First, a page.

Warning Graphic Photos!: My weekend Learning to process Chickens

I actually debated on if I should post these photos or not. Many people are very sensitive about butchering animals. But my goal here is to share with everyone things I have learned through our adventures in homesteading. Too many people now a days are disconnected with their food. They would rather buy meat from factories where the animals have no quality of life whatsoever and are pumped full of antibiotics and medicated feeds. These birds that we butchered were free ranged in EVERY sense of the word(NO chicken tractors for them) even though people will swear up and down and left and right that you cannot free range meat kings that their hearts and legs cant handle it or that they are too lazy and wont range. The methods that I was taught were both ethical, fast, and respectful. The birds that were lovingly raised weren’t stressed by a long trek to a facility and they were killed in a way that they only thrashed after their hearts actually gave out(Death throws).

we processed. All 25 birds with no issue at all thanks to the plucker our friend borrowed. I’m hoping I might be included in a co-share on a plucker in the future if all goes well!

Our friends dog enjoying processing day!(Chicken feet are GREAT for dogs teeth!)

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WARNING: Graphic Photos Below!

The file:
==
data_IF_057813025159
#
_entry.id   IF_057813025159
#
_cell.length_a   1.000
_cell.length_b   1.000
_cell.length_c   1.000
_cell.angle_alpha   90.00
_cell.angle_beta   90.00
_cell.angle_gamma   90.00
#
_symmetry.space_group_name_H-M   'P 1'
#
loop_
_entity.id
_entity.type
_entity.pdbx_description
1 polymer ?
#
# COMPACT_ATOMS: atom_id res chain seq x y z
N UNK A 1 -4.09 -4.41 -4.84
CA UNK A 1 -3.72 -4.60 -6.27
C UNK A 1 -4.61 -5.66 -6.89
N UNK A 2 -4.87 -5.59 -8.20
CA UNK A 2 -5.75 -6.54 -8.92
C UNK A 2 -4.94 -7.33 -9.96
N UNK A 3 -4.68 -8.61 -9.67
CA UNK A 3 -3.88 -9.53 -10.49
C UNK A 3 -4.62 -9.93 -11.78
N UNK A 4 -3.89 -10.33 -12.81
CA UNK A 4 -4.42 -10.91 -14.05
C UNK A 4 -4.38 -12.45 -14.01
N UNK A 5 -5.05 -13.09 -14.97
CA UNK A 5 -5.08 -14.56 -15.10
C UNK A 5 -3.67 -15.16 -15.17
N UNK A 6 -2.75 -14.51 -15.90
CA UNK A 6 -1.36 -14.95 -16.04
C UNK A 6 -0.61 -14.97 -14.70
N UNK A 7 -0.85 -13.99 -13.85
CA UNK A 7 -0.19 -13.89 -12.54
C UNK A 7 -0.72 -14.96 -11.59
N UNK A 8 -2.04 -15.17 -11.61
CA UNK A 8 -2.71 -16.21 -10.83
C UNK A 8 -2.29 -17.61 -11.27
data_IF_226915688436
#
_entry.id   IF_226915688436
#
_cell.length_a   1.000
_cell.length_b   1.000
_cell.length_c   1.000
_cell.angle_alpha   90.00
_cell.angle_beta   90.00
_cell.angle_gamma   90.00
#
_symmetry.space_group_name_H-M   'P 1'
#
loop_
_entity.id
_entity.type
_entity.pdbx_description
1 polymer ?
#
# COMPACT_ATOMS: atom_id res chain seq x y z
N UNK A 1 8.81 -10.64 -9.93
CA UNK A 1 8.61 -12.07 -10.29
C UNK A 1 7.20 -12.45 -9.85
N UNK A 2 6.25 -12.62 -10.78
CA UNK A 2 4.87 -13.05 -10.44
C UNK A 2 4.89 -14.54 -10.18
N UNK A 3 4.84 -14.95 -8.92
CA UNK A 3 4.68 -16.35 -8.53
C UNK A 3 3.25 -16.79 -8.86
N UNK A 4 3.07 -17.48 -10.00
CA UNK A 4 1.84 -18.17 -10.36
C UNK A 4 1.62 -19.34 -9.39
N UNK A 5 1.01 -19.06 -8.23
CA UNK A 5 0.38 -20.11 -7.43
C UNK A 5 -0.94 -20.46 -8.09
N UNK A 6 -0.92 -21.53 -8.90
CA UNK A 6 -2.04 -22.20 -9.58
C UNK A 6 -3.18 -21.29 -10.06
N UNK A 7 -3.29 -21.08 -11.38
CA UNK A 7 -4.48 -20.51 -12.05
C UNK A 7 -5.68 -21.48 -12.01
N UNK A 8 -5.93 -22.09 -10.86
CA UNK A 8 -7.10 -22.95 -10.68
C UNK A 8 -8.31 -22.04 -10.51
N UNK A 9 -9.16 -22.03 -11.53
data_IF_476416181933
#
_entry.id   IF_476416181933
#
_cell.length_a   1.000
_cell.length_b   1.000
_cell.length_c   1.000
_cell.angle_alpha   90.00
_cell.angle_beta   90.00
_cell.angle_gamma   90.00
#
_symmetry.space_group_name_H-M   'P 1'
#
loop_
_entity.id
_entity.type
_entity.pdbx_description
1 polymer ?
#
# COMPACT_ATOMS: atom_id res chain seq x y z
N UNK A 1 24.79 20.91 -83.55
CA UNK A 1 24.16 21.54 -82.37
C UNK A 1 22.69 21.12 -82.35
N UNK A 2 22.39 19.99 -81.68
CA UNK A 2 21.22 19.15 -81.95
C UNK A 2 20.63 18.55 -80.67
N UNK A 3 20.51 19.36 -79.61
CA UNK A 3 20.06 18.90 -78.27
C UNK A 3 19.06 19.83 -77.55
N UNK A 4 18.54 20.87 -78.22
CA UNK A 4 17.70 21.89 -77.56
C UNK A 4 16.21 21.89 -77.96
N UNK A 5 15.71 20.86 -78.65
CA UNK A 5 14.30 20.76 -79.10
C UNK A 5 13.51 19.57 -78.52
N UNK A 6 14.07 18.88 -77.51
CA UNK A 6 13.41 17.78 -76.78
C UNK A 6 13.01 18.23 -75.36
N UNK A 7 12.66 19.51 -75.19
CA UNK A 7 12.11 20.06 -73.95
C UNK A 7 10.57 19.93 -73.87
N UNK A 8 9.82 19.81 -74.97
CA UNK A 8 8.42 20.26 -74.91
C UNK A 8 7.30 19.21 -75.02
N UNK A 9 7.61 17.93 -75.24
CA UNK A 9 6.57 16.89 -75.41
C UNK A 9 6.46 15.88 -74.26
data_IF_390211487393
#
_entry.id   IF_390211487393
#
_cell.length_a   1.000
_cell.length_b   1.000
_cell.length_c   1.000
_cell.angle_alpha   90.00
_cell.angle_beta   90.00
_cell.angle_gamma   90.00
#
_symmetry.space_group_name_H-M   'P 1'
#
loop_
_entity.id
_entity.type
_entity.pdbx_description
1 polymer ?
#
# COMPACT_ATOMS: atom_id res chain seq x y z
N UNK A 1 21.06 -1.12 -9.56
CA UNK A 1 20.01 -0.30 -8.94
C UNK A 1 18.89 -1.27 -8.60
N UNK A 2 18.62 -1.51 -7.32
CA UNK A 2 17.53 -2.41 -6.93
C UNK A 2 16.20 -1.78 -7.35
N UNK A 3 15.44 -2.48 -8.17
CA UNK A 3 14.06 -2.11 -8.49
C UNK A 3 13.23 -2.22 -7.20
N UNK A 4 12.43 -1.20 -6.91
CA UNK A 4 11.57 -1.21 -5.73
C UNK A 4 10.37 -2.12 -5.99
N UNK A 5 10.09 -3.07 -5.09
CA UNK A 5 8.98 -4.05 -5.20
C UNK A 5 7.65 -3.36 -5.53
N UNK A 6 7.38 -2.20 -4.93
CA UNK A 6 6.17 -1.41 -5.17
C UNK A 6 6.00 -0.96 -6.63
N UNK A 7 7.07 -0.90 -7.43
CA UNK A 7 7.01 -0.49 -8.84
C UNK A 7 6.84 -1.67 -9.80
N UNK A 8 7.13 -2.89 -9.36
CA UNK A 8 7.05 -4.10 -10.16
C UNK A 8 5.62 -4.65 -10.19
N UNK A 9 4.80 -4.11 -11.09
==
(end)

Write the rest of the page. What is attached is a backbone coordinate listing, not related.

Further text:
The first thing you need when Butchering chickens is a SHARP knife. A dull knife makes it hard on you and even worse for the bird. A killing cone really helps. Ive also seen it done with a noose to hang the feet.  In the following photos you will see one person held the feet. You can also use zipties from what I was told or tie the feet. This is so the chicken cant get his feet down and get a grip to pull his head back after the throat has been cut to bleed out(Which could result in the throat closing off and the chicken suffering instead of going swiftly and quietly.

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You pull the head down through the killing cone and move the feathers until you see a blue line(Vein).To cut the throat you need to slice on an angle on the side of the neck and not be hesitant about it or you will not cut deep enough. If it doesn’t bleed enough you can make a second cut on the other side of the neck.  Also an extra step that we did was to hold the head back to help in the bleeding out. Its messier but it really ensures that the bird goes fast and doesn’t risk getting his head back up and stopping the flow.

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I know it seems a bit disturbing to some but most natural chicken keepers will give organ meat and blood and feathers right back to their chickens. This is proof right here. These red sex-links were like vultures around the bleeding station trying to get every drop of blood. Chickens are NOT vegetarians. Their Omnivores and if you want that nice orange tasty yolk they need their protein.

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Once the chickens are finally dead we cut their heads off then scalded them in a pot of water between 140-150F Three swirls in the pot